Heart attack complications are often related to the damage done to your heart during a heart attack. This damage can lead to the following conditions:
- Abnormal heart rhythms (arrhythmias) – If your heart muscle is damaged from a heart attack, electrical “short circuits” can develop, resulting in abnormal heart rhythms, some of which can be serious, even fatal.
- Heart failure – The amount of damaged tissue in your heart may be so great that the remaining heart muscle can’t do an adequate job of pumping blood out of your heart. Heart failure may be a temporary problem that goes away after your heart, which has been stunned by a heart attack, recovers. However, it can also be a chronic condition resulting from extensive and permanent damage to your heart following your heart attack.
- Heart rupture – Areas of heart muscle weakened by a heart attack can rupture, leaving a hole in part of the heart. This rupture is often fatal.
- Valve problems – Heart valves damaged during a heart attack may develop severe, life-threatening leakage problems.
Note : A heart attack usually is diagnosed in an emergency setting. However, if you’re concerned about your risk of heart attack, see your doctor to check your risk factors and talk about prevention. If your risk is high, you may be referred to a heart specialist (cardiologist).
Important : Remember, heart attack won’t subside resting, it needs immediate medical treatment. With each passing minute after a heart attack, more heart tissue loses oxygen and deteriorates or dies. The main way to prevent heart damage is to restore blood flow quickly.
What are the Drugs Available?
Aspirin – Take Aspirin immediately (with medical advice). Aspirin reduces blood clotting, thus helping maintain blood flow through a narrowed artery.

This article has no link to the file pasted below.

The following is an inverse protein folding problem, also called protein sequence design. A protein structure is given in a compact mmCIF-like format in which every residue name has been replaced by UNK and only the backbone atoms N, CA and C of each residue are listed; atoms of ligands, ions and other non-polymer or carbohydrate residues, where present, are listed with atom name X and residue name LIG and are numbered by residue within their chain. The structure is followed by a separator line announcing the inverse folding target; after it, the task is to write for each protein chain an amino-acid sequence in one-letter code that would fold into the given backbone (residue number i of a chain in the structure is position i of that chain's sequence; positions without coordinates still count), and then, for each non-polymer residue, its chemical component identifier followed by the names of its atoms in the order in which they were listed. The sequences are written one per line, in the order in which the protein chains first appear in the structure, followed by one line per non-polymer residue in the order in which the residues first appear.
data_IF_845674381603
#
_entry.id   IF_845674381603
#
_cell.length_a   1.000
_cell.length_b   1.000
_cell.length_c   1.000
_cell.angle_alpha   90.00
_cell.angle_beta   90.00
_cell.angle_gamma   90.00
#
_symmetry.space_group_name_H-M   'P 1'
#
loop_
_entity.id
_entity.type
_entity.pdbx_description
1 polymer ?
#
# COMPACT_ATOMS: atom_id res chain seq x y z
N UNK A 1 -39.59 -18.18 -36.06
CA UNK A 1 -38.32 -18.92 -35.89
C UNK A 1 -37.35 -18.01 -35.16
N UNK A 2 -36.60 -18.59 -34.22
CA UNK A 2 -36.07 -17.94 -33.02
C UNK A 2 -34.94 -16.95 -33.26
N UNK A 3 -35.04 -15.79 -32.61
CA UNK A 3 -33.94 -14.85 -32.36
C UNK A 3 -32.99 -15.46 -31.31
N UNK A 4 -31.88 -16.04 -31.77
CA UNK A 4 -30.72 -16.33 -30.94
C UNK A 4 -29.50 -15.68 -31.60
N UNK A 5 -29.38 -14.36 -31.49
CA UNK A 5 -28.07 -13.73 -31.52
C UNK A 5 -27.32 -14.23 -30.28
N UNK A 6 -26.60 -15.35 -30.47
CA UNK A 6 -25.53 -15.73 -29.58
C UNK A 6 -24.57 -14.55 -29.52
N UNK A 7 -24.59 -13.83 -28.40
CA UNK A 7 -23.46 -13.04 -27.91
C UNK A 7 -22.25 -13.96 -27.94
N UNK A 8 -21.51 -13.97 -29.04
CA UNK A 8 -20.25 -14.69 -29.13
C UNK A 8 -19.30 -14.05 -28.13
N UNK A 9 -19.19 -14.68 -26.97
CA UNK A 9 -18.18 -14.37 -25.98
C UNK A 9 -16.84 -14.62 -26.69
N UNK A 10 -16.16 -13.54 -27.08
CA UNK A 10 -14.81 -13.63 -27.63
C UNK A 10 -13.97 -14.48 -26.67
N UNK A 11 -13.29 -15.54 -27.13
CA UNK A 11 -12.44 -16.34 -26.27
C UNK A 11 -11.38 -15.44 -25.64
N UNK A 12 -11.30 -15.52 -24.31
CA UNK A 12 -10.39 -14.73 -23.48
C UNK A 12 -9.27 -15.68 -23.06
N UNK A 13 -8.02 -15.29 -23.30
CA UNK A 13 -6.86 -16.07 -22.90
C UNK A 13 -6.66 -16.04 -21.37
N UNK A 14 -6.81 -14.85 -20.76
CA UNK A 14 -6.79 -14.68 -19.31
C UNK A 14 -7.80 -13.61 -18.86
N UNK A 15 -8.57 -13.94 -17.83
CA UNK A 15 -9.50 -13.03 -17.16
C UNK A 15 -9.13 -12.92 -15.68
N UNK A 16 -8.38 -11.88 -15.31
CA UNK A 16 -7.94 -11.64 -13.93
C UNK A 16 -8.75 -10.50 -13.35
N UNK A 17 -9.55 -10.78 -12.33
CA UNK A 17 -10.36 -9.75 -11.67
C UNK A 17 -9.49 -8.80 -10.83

Thrombolytics – These drugs, also called clotbusters, help dissolve a blood clot that’s blocking blood flow to your heart. The earlier you receive a thrombolytic drug after a heart attack, the greater the chance you’ll survive and with less heart damage.
Antiplatelet agents – Emergency room doctors may give you other drugs to help prevent new clots and keep existing clots from getting larger. These include medications, such as clopidogrel (Plavix) and others, called platelet aggregation inhibitors.
Other blood-thinning medications – You’ll likely be given other medications, such as heparin, to make your blood less “sticky” and less likely to form clots. Heparin is given intravenously or by an injection under your skin.
Nitroglycerin – This medication, used to treat chest pain (angina), can help improve blood flow to the heart by widening (dilating) the blood vessels.
Beta blockers – These medications help relax your heart muscle, slow your heartbeat and decrease blood pressure, making your heart’s job easier. Beta blockers can limit the amount of heart muscle damage and prevent future heart attacks.
ACE inhibitors – These drugs lower blood pressure and reduce stress on the heart.
In addition to medications, you may undergo one of the following procedures to treat your heart attack:
- Coronary angioplasty and stenting
- Coronary artery bypass surgery.
How you can prevent/recover from a Heart Attack?
Avoid smoke – The most important thing you can do to improve your heart’s health is to not smoke. Also, avoid being around secondhand smoke.